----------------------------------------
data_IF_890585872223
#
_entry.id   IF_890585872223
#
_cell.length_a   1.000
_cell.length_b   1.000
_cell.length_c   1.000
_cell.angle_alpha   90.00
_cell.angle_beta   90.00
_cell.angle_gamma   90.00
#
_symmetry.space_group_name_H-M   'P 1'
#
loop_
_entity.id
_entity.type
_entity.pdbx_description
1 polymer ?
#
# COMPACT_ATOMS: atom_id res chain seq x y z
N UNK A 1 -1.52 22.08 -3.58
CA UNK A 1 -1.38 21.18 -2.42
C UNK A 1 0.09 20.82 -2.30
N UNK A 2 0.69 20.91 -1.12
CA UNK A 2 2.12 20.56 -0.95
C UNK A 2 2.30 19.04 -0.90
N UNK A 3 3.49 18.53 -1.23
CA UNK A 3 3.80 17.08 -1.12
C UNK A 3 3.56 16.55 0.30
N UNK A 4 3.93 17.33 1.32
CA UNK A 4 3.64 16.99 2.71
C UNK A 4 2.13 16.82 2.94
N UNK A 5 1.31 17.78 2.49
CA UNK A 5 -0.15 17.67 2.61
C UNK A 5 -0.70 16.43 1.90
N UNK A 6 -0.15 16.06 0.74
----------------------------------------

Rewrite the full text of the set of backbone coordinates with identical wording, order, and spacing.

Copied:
data_IF_890585872223
#
_entry.id   IF_890585872223
#
_cell.length_a   1.000
_cell.length_b   1.000
_cell.length_c   1.000
_cell.angle_alpha   90.00
_cell.angle_beta   90.00
_cell.angle_gamma   90.00
#
_symmetry.space_group_name_H-M   'P 1'
#
loop_
_entity.id
_entity.type
_entity.pdbx_description
1 polymer ?
#
# COMPACT_ATOMS: atom_id res chain seq x y z
N UNK A 1 -1.52 22.08 -3.58
CA UNK A 1 -1.38 21.18 -2.42
C UNK A 1 0.09 20.82 -2.30
N UNK A 2 0.69 20.91 -1.12
CA UNK A 2 2.12 20.56 -0.95
C UNK A 2 2.30 19.04 -0.90
N UNK A 3 3.49 18.53 -1.23
CA UNK A 3 3.80 17.08 -1.12
C UNK A 3 3.56 16.55 0.30
N UNK A 4 3.93 17.33 1.32
CA UNK A 4 3.64 16.99 2.71
C UNK A 4 2.13 16.82 2.94
N UNK A 5 1.31 17.78 2.49
CA UNK A 5 -0.15 17.67 2.61
C UNK A 5 -0.70 16.43 1.90
N UNK A 6 -0.15 16.06 0.74